• Suitable nozzles for the practice of the current invention are small capacity spray nozzles which distribute the liquid lubricant as a solid (full) cone, hollow cone, flat fan or sheet-type of spray at pressures less than about 50 psi. In an embodiment, the nozzles are flat spray nozzles with tapering edges which are useful in establishing uniform spray distribution from overlapping spray patterns between adjacent sprays on a multiple nozzle header. Flat spray nozzles useful in the practice of the current invention include elliptical orifice nozzles and deflector nozzles. In the elliptical orifice design, the axis of the spray pattern is a continuation of the axis of the inlet pipe connection. In the deflector design, the deflection surface diverts the spray pattern away from the axis of the inlet pipe connection. Useful flat spray nozzles include FloodJet and VeeJet Small Capacity Wide Spray Angle nozzles (available from Spraying Systems, Wheaton, Ill.), FF Extra Wide Angle and NF Standard Fan nozzles (available from Bete Fog Nozzle, Inc., Greenfield, Mass.), and Flat Spray Standard nozzles (available from Allspray, Inc., Carol Stream, Ill.). A suitable deflector flat spray nozzle is the Low Flow FloodJet 1/8K-SS.25 nozzle available from Spraying Systems, Wheaton Ill. Useful cone spray nozzles include UniJet Small Capacity Standard Spray nozzles (available from Spraying Systems, Wheaton, Ill.), WT Right Angle Hollow Cone nozzles (available from Bete Fog Nozzle, Inc., Greenfield, Mass.), and Hollow Cone Standard nozzles (available from Allspray, Inc., Carol Stream, Ill.). A suitable cone spray nozzle is the UniJetTXVS-1 nozzle available from Spraying Systems, Wheaton Ill.
  • Dispensing apparatus for practice of the present invention includes means to provide lubricant compositions to nozzles under low to moderate pressures, less than about 50 psi. One possible means is to pressurize the lubricant source. Suitable dispensing equipment includes means to pressurize the lubricant composition in line by pumping. The requirements for a pump are modest and can be met by a variety of pump designs including diaphragm pumps, peristaltic pumps, and valveless rotating reciprocating piston metering pumps. Suitable pumps start and stop automatically when a discharge valve downstream of the pump is opened and closed. In this way, the pump is not operating during non-application periods. Examples of pumps that start and stops automatically include positive displacement diaphragm pumps with built-in pressure switches that automatically start and stop pump instantaneously when discharge valve is opened, for example a Flowjet 2100 pump available from Flowjet, a division of IIT Industries, Foothill Ranch, Calif. Other examples of pumps that start and stop automatically are positive displacement reciprocating double diaphragm pumps such as the Wilden PI plastic pump available from Wilden Pump & Engineering, LLC, Grand Terrace, Calif. and pneumatic single diaphragm pumps such as the Yamada NDP-5 pump available from Yamada America, West Chicago Ill. Pumps which do not automatically start and stop upon action of a downstream discharge valve may advantageously be used with a controller that actuates both the downstream discharge valve and the pump.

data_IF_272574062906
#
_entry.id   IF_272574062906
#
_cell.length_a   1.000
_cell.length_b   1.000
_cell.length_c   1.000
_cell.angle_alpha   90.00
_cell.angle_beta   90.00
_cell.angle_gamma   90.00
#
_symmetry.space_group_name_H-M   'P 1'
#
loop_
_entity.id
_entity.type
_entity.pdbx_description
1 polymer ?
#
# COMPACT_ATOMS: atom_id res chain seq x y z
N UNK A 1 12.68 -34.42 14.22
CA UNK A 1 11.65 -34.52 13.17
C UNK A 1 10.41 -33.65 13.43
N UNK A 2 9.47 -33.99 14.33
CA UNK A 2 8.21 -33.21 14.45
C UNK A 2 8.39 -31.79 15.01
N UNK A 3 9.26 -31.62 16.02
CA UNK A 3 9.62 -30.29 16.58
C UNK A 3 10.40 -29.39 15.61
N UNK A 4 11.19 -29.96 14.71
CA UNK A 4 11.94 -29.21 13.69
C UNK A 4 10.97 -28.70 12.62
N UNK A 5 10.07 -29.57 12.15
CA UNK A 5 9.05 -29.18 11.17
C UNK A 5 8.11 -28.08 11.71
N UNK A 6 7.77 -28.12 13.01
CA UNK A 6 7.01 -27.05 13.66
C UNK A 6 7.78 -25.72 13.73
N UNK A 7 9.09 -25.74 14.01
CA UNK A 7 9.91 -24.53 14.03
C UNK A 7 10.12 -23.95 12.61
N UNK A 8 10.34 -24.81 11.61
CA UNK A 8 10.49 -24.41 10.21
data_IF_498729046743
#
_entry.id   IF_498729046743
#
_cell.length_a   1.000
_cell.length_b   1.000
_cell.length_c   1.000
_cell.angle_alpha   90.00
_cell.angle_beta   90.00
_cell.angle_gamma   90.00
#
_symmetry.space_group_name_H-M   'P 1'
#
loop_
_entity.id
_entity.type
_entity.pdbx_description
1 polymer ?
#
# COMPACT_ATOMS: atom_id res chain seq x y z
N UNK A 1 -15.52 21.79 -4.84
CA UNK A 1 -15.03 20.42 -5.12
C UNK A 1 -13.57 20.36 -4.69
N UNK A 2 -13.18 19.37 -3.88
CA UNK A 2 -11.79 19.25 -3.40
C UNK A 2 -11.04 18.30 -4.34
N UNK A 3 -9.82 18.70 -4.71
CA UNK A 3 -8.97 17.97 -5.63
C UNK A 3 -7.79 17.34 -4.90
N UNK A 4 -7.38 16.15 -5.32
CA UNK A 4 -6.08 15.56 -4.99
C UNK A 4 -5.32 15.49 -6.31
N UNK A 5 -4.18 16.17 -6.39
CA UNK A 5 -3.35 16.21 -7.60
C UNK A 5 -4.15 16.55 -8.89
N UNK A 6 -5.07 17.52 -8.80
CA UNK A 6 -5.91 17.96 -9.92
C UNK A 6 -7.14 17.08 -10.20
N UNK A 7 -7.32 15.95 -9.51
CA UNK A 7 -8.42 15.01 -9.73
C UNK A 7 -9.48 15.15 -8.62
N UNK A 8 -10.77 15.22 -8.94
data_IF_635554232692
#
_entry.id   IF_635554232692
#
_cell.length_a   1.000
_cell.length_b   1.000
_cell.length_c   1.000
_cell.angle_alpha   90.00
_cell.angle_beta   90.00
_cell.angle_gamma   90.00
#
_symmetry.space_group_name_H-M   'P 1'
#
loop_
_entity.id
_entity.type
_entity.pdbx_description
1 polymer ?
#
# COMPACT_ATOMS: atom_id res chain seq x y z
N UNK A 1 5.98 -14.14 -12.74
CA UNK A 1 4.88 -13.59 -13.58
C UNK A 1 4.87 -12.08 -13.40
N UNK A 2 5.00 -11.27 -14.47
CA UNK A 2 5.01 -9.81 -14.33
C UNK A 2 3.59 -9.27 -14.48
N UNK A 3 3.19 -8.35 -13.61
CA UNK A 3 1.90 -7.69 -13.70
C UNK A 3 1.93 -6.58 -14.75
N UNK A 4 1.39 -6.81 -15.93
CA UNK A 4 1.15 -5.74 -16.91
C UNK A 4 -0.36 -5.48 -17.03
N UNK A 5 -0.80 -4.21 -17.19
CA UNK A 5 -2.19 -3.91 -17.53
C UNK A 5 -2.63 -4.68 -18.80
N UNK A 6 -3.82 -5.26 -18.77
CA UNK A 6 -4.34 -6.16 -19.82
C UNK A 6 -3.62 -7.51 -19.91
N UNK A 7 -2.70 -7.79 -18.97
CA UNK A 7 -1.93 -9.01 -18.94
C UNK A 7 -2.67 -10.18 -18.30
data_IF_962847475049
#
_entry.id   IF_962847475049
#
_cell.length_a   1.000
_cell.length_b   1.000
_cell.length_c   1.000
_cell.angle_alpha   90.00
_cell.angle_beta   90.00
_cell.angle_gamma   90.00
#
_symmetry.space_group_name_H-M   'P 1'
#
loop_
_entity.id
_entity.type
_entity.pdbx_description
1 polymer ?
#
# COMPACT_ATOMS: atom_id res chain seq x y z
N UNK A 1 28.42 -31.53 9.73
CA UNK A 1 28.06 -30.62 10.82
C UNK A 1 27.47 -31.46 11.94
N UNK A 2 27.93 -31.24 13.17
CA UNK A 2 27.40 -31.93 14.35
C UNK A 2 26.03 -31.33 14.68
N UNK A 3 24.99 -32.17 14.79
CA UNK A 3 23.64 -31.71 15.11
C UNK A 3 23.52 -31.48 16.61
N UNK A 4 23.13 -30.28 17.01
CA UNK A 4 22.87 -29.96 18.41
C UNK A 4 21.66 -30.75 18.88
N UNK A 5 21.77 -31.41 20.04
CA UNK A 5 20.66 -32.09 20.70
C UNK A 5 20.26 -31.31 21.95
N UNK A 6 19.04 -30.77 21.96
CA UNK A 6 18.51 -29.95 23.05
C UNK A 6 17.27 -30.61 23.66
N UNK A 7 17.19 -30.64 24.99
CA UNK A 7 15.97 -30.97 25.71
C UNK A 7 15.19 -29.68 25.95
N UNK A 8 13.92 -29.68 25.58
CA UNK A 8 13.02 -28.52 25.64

• Methods of Making the Present Composition